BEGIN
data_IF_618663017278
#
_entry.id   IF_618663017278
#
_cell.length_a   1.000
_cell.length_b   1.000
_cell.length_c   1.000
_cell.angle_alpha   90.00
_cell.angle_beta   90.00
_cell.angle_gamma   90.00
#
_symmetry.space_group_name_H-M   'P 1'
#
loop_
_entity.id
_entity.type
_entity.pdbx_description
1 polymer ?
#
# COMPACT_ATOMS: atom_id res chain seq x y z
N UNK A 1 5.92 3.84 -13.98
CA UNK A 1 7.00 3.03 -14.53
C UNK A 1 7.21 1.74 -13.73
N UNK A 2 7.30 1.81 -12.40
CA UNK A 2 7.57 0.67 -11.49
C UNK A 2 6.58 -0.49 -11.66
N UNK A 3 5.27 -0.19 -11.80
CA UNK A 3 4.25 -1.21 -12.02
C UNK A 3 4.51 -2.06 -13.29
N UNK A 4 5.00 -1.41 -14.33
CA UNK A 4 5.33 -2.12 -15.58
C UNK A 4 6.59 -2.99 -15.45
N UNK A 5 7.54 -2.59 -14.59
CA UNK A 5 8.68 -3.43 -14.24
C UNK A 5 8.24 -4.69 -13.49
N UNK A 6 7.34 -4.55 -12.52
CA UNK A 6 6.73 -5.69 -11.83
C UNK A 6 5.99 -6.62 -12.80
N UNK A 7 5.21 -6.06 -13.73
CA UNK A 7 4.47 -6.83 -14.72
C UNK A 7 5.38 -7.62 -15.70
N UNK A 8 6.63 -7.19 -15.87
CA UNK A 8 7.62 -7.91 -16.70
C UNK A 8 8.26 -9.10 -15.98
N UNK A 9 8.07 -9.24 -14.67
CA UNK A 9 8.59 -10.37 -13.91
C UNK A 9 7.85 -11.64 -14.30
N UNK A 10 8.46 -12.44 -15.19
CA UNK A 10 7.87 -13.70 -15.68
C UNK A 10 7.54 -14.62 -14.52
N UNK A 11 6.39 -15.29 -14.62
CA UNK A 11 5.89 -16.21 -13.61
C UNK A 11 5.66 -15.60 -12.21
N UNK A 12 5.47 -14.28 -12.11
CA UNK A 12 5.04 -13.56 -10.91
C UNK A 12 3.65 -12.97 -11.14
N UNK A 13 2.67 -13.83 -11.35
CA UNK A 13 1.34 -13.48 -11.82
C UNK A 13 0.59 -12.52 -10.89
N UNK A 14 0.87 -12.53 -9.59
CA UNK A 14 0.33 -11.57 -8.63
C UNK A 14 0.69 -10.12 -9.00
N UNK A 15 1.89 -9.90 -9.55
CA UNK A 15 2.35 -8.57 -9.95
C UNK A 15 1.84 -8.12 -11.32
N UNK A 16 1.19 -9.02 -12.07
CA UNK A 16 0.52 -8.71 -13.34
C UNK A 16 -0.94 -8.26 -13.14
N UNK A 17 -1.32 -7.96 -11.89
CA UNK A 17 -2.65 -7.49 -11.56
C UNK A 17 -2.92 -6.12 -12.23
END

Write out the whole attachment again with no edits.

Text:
data_IF_618663017278
#
_entry.id   IF_618663017278
#
_cell.length_a   1.000
_cell.length_b   1.000
_cell.length_c   1.000
_cell.angle_alpha   90.00
_cell.angle_beta   90.00
_cell.angle_gamma   90.00
#
_symmetry.space_group_name_H-M   'P 1'
#
loop_
_entity.id
_entity.type
_entity.pdbx_description
1 polymer ?
#
# COMPACT_ATOMS: atom_id res chain seq x y z
N UNK A 1 5.92 3.84 -13.98
CA UNK A 1 7.00 3.03 -14.53
C UNK A 1 7.21 1.74 -13.73
N UNK A 2 7.30 1.81 -12.40
CA UNK A 2 7.57 0.67 -11.49
C UNK A 2 6.58 -0.49 -11.66
N UNK A 3 5.27 -0.19 -11.80
CA UNK A 3 4.25 -1.21 -12.02
C UNK A 3 4.51 -2.06 -13.29
N UNK A 4 5.00 -1.41 -14.33
CA UNK A 4 5.33 -2.12 -15.58
C UNK A 4 6.59 -2.99 -15.45
N UNK A 5 7.54 -2.59 -14.59
CA UNK A 5 8.68 -3.43 -14.24
C UNK A 5 8.24 -4.69 -13.49
N UNK A 6 7.34 -4.55 -12.52
CA UNK A 6 6.73 -5.69 -11.83
C UNK A 6 5.99 -6.62 -12.80
N UNK A 7 5.21 -6.06 -13.73
CA UNK A 7 4.47 -6.83 -14.72
C UNK A 7 5.38 -7.62 -15.70
N UNK A 8 6.63 -7.19 -15.87
CA UNK A 8 7.62 -7.91 -16.70
C UNK A 8 8.26 -9.10 -15.98
N UNK A 9 8.07 -9.24 -14.67
CA UNK A 9 8.59 -10.37 -13.91
C UNK A 9 7.85 -11.64 -14.30
N UNK A 10 8.46 -12.44 -15.19
CA UNK A 10 7.87 -13.70 -15.68
C UNK A 10 7.54 -14.62 -14.52
N UNK A 11 6.39 -15.29 -14.62
CA UNK A 11 5.89 -16.21 -13.61
C UNK A 11 5.66 -15.60 -12.21
N UNK A 12 5.47 -14.28 -12.11
CA UNK A 12 5.04 -13.56 -10.91
C UNK A 12 3.65 -12.97 -11.14
N UNK A 13 2.67 -13.83 -11.35
CA UNK A 13 1.34 -13.48 -11.82
C UNK A 13 0.59 -12.52 -10.89
N UNK A 14 0.87 -12.53 -9.59
CA UNK A 14 0.33 -11.57 -8.63
C UNK A 14 0.69 -10.12 -9.00
N UNK A 15 1.89 -9.90 -9.55
CA UNK A 15 2.35 -8.57 -9.95
C UNK A 15 1.84 -8.12 -11.32
N UNK A 16 1.19 -9.02 -12.07
CA UNK A 16 0.52 -8.71 -13.34
C UNK A 16 -0.94 -8.26 -13.14
N UNK A 17 -1.32 -7.96 -11.89
CA UNK A 17 -2.65 -7.49 -11.56
C UNK A 17 -2.92 -6.12 -12.23